Loren Battle – Words Begin Wars
Record Label: Powerline Management
Release Date: February 25th, 2008
I've been fooled. I wanted to believe Loren Battle were just another hardcore band. I wanted to believe they, like many bands in the same circle, had nothing new to offer to their scene or to music itself. There are moments on their debut album, Words Begin Wars, where they invite the comparison to lesser bands, even dare the listener to turn off the music and walk away thinking they know what Loren Battle are all about. However, as I began to search for what they did right on just one track, I found that there was much they did right on the next track as well and even more on the next. Before I knew it, I found myself accepting that, amidst the leanings of a typical hardcore band, Loren Battle has produced a solid effort in their debut album Words Begin Wars.
Since 2004, the Phoenix-based metalcore group known as Loren Battle has been known as a band to see live in concert; Words Begin Wars doesn’t shy away from this fact. As far as albums go in capturing the energy of a band, credit must be given to producers Matt Keller and Joel Love for a job well done. Their opening track, “A Hero’s Nightmare” is an excellent example of high-energy playing that will translate well to the live stage. Like most debut albums, however, there are certain aspects of the production quality that are left to be desired. The best example of the production quality affecting Loren Battle negatively is seen through vocalist Joey Timmons. Timmons is a talented screamer with a strong presence that definitely could have been highlighted more. The closing breakdown in the track “The Faint and the Faded” is a perfect moment for fans to realize how consistent Timmons is, and has been, throughout the entire album. Instead, Timmons takes a backstage role to guitar work and low production value.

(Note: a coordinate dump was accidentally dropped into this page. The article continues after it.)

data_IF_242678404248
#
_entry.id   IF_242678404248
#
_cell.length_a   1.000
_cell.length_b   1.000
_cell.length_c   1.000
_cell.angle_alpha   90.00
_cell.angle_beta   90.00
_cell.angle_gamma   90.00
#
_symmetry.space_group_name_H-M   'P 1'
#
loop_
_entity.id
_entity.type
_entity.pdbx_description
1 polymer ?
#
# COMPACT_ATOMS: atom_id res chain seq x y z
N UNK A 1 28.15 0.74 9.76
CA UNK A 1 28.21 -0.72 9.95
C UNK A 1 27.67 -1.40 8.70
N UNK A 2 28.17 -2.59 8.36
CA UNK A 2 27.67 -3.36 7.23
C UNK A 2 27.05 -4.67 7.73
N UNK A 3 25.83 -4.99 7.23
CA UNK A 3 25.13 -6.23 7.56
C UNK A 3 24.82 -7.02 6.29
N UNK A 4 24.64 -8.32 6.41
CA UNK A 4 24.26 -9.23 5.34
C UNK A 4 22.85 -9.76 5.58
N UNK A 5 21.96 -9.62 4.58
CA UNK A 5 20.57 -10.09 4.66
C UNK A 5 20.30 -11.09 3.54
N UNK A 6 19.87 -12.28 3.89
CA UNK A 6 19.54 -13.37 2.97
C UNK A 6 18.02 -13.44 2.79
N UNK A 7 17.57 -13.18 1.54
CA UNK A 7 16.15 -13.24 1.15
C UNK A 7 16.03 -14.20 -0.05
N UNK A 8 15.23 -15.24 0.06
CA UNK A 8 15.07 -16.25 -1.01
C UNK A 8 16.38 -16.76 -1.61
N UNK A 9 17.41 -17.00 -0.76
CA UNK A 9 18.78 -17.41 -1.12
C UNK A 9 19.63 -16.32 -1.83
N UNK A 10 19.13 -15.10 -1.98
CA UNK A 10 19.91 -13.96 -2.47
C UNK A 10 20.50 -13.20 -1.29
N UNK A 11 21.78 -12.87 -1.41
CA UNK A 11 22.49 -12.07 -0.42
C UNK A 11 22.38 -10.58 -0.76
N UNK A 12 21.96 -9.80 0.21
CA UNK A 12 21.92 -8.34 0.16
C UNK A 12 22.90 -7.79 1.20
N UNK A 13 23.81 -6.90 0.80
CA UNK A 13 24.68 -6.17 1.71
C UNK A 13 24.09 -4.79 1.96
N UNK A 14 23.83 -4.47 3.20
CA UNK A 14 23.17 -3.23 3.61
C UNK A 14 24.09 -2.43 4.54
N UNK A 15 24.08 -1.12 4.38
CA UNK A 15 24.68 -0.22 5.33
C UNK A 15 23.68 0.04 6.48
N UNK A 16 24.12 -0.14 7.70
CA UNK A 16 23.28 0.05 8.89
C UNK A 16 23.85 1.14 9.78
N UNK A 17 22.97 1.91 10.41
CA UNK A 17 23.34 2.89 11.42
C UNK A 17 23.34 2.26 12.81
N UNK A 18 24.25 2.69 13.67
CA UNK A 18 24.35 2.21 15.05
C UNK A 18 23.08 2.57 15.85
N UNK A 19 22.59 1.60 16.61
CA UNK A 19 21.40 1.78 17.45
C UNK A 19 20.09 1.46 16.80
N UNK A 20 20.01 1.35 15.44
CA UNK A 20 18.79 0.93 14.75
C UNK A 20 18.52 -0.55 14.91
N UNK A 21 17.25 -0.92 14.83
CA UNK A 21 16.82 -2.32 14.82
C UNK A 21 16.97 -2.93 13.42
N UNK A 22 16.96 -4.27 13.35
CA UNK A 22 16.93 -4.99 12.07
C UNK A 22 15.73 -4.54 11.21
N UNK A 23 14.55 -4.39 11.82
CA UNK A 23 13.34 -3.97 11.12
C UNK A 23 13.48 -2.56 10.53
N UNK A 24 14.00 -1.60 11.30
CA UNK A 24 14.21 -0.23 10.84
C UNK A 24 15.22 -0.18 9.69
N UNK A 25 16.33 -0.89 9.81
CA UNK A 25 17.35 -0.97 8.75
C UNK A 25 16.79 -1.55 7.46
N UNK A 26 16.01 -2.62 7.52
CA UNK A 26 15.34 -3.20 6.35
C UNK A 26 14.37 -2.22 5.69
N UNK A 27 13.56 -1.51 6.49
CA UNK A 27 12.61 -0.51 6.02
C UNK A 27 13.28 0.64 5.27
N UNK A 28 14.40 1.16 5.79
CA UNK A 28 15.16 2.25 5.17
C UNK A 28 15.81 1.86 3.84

Musically, Loren Battle are on the razor’s edge between the forgettable and the significant. One of the most prominent strengths of the album is the clear effort Loren Battle made to make each song unique in its own right and different from the last. Consistently throughout the album, every time I was ready to give up on a track, Loren Battle introduced a completely new and interesting-to-the-ear section. Almost as a “thank you” to their fans, Loren Battle reward the patient listener who listens to their songs all the way through. There are a few good examples of Loren Battle doing this time and time again, but a couple that standout are, “Finest Hour,” and “When Angels Sin.”
The greatest musical strength of Loren Battle is the guitar work as demonstrated by Logan Guntermann. Clearly, Guntermann is a very talented guitarist with a high ability to demolish every song with a sweeping solo. However, to his credit, Guntermann focuses his talent into solos and riffs that end up being tasteful and timely as seen in such tracks as “3 Ft. Funeral” and “Werewolves in Love.” After an entire album of Guntermann delivering lines such as these, only once does Guntermann really let loose and indulge his capability in, “The Manhattan Project.” However, by this point in the album, his solo is a welcome break from consistent quality playing at a more reserved level.
Vocalist and drummer Ryan Mabee also serves a vital role in providing simple yet strong vocals. Many times Mabee’s vocal presence is a welcome addition that adds much to a song as seen in songs such as, “The Faint and the Faded” and “Remember the Archer.”
Lastly, the forgettable aspects of Words Begin Wars are couched within the conventions of the metalcore genre itself. The album has a tendency to use similar riffs from song to song and, when incorporating breakdowns, they are usually simple to a point that disengages the listener. The worst part of the album is the one that the band credits the album title with: the lyrics. As a metalcore band, the need for a band to prove its toughness is apparent, but Timmons often overcompensates with threats of murdering long lost lovers and singing of ambiguous subject matter, which in the end, all leads up to group cheering sections such as, “There’s no beauty in this breakdown,” as seen in “Remember the Archer.”
When I wanted to believe Loren Battle was just another metalcore breakdown band, I became the fool. I urge the listener to give Words Begin Wars a second, third and fourth listen; I promise you won’t be disappointed.